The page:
Tiller attempts to expand beyond his lauded artistic ability by sharing primary writing duties as well, with mixed results. A Vampyre Story is a comedy that blends many dark elements, but while it succeeds sometimes at being a funny game, the writing often seems to struggle with exactly what audience it wants to amuse. Trapped within the same dialogue sequence are Disney-level jokes clearly designed to appeal to a pre-teen audience and very adult-themed humor that can be surprisingly witty. This means there’s a little something for everyone, but it also results in jokes with adult content that pre-teens won't understand, and obvious kid jokes that adults will find annoying. I really have no problem at all with a game being designed for a younger generation (it certainly worked for the King's Quest games) and the writing is never really poor for what it seems to be attempting, but it's the occasional and confusing inconsistency that is troubling.
The uneven writing is largely handled well by the voice acting talent--the supporting actors are enthusiastic and convincing in their portrayal of the bizarre denizens of the game's world, complete with a variety of diverse and entertaining accents. Mona's sidekick, Froderick, eventually won me over with his lovable New York-wiseguy attitude, which portrays a genuine affection for the vampiress. Indeed, the voice acting works very well across nearly the entire game...with one violent exception: the hideously awful voice of Mona herself. She is insufferably shrill and whiny, reads nearly every line as a confused airhead, and most depressingly of all can not even maintain a convincing French accent for an entire line. One has to wonder how the actress was able to read her entire script, constantly swapping pronunciations of "zee" and "the" and similiar French-specific enunciations, without being corrected. The fact that the game's single biggest failing is the voice of the character who does most of the talking by far is really an unfortunate black mark.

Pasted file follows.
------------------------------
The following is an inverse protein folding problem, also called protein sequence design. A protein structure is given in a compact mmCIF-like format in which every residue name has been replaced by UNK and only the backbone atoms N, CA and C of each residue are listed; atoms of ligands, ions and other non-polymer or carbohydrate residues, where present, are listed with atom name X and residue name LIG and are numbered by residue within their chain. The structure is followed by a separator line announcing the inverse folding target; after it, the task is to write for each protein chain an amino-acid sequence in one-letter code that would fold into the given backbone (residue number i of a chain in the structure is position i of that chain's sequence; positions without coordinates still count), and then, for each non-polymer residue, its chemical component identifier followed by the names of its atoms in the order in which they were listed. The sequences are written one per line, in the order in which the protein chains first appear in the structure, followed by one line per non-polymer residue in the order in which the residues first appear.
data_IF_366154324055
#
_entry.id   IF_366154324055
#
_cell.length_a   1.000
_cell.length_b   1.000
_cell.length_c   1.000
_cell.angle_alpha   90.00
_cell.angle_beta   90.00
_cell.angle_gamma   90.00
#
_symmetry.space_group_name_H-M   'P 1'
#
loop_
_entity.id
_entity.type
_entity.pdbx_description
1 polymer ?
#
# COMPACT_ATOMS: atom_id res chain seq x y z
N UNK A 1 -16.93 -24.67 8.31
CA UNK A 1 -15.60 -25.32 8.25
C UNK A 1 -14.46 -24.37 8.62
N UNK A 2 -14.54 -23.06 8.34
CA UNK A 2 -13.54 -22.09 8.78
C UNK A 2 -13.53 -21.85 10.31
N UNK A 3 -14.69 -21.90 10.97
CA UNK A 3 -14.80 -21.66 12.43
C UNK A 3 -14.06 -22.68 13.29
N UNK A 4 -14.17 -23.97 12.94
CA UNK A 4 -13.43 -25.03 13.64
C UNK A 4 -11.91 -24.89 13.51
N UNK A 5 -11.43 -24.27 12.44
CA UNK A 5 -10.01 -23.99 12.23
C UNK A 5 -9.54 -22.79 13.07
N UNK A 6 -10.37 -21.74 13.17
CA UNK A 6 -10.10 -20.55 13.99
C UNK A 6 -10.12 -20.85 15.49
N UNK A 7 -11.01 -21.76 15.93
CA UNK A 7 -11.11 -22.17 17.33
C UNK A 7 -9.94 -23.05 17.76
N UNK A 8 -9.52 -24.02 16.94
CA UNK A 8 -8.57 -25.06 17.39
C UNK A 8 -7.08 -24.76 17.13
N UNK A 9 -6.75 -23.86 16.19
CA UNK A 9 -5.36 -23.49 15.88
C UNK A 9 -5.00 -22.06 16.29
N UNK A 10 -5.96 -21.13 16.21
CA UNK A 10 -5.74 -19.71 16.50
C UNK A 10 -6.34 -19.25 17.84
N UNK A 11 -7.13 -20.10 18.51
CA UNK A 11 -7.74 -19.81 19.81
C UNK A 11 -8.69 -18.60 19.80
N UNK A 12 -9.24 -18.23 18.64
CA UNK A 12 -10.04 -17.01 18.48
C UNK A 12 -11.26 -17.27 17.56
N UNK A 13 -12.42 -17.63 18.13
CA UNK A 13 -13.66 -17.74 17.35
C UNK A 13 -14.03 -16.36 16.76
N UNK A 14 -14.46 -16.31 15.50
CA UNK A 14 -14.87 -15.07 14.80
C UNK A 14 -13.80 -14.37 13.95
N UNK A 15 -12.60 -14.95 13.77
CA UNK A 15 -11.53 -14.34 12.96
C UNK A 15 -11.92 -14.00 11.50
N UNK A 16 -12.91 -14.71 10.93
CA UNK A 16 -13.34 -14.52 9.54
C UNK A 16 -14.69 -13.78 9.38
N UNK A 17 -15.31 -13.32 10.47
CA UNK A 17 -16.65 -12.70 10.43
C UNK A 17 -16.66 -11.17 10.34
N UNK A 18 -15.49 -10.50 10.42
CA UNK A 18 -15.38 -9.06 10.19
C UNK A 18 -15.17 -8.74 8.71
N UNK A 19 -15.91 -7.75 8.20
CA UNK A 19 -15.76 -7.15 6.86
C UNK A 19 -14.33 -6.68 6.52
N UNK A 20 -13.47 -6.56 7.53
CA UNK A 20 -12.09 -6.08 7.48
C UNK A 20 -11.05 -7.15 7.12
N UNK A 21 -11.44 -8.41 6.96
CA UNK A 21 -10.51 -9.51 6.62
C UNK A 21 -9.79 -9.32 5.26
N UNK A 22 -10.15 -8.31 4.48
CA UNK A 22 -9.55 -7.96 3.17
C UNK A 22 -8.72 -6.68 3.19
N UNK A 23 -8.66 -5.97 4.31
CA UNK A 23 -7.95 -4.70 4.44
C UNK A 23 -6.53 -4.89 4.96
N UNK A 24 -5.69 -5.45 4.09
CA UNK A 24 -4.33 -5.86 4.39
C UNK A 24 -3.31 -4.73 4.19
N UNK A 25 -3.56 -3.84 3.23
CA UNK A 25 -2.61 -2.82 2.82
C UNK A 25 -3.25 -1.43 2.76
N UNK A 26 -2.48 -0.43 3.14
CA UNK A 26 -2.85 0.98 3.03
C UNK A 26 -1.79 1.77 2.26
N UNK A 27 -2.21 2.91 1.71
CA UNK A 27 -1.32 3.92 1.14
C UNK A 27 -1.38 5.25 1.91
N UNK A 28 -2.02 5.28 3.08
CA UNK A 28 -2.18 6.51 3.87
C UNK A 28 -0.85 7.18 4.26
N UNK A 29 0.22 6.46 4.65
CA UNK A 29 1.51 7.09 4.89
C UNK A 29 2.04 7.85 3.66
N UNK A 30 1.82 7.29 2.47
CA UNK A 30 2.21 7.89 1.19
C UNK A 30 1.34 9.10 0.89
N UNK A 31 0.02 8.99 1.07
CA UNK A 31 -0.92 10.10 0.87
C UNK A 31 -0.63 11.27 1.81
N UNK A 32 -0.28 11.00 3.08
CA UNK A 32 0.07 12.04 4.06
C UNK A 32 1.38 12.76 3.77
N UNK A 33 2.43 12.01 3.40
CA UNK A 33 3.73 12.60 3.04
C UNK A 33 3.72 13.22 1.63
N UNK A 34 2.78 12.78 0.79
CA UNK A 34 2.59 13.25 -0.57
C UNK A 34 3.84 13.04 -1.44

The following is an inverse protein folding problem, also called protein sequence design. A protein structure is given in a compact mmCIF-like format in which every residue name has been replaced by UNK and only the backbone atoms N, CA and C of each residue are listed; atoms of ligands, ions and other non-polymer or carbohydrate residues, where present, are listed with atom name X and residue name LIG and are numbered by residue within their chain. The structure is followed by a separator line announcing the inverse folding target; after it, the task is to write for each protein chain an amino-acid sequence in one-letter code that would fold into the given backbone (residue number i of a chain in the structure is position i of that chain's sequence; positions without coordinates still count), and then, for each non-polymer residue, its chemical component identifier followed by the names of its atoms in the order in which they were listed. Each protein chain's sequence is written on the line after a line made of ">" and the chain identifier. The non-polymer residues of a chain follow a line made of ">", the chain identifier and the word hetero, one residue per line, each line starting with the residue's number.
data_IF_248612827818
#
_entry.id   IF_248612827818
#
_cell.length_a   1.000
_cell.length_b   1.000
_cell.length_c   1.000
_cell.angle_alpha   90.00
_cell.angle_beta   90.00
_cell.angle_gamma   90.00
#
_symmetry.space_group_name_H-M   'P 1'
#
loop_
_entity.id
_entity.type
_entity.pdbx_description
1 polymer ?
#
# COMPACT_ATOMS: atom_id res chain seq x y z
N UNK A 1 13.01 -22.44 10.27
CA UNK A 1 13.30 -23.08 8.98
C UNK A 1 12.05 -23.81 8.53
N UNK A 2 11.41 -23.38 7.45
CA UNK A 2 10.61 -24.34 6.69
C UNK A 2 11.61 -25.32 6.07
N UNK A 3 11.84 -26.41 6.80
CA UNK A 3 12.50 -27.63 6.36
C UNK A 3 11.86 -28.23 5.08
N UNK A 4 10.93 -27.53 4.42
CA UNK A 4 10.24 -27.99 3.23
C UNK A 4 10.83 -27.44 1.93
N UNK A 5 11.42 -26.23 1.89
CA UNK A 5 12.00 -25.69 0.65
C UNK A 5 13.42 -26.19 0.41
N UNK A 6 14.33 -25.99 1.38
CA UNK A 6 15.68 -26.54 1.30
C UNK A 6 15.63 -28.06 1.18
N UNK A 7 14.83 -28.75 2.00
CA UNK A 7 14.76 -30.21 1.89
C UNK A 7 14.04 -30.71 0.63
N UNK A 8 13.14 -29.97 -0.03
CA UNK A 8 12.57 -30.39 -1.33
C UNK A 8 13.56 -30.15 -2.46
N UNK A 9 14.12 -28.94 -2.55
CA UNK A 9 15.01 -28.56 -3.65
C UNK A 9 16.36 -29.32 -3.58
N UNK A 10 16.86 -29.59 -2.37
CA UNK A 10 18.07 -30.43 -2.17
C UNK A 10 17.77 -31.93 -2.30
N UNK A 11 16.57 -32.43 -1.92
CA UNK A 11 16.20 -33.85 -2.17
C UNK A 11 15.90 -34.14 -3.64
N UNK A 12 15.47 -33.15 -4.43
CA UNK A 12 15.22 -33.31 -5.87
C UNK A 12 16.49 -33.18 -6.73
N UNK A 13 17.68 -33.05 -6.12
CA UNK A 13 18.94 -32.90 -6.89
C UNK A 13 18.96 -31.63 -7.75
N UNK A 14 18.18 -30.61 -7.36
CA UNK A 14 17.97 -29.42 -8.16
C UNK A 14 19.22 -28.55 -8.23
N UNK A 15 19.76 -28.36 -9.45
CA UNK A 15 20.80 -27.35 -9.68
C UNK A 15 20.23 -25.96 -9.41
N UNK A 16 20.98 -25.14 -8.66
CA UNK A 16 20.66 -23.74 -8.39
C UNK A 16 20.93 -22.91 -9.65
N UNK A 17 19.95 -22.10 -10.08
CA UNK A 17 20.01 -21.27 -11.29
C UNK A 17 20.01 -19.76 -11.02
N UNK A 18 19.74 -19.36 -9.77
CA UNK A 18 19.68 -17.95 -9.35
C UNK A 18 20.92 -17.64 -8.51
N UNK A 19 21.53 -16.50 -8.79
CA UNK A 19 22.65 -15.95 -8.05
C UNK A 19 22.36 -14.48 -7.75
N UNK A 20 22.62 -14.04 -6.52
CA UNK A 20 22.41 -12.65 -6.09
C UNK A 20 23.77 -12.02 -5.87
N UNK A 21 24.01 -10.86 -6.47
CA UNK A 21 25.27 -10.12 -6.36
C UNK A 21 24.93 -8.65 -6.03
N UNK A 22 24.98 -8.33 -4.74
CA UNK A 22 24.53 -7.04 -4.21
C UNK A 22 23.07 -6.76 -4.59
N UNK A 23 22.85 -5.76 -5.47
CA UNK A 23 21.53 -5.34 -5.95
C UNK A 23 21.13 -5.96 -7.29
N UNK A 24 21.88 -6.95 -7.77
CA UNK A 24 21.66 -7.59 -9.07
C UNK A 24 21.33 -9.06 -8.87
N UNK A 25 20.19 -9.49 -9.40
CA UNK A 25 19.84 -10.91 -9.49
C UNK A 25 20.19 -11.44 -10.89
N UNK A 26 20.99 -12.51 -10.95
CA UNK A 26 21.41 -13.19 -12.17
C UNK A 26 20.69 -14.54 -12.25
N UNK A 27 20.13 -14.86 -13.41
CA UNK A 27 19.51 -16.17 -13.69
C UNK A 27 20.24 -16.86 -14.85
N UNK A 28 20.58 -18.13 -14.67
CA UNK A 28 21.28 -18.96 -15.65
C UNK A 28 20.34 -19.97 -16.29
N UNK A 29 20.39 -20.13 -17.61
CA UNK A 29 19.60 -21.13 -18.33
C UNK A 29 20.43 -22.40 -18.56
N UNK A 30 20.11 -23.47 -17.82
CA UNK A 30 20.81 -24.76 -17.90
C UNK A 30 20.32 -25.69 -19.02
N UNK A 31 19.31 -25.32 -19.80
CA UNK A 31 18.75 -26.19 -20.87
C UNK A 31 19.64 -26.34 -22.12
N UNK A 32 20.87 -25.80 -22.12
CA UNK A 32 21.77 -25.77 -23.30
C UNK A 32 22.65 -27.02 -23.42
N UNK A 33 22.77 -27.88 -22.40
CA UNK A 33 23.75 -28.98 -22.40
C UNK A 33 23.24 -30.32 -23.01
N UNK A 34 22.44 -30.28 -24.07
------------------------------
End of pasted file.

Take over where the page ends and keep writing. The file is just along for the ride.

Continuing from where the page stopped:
Interestingly enough, the audio department also speaks for the game's biggest success--the absolutely fantastic classical soundtrack, which frames every different area of the game with a unique theme that not only fits the tone of the area but generates a much stronger sense of enjoyment. I have played adventures in the last two years with both really bad soundtracks and almost no soundtrack to speak of, and it was immediately noticeable to me how much was added by the strength and creativity of the music here. It is on par with the Sam & Max series for a modern example of how a soundtrack should amplify an adventure game experience.
Because the game's environment is a relatively tight space (the entire castle setting where the majority of the game is spent is only 15 total screens, and the nearby town area is fairly confined as well), the progression of the story relies heavily on puzzles. The large, over-arching puzzles almost serve to break the game into chapters. There is always a specific task that is necessary to continue on in the game, which involves a list of sub-puzzles, which themselves sometimes are broken down into smaller bite-sized puzzles. There is a pretty strong balance of difficulty, and the game requires you to pay attention to the character conversations to pick up on information. There are many inventory puzzles, including some bizarre item combinations that take place--usually involving Froderick--but most make sense in retrospect, and the level of inventory is always relatively manageable so you don’t have to spend hours trying thirty items with thirty other items.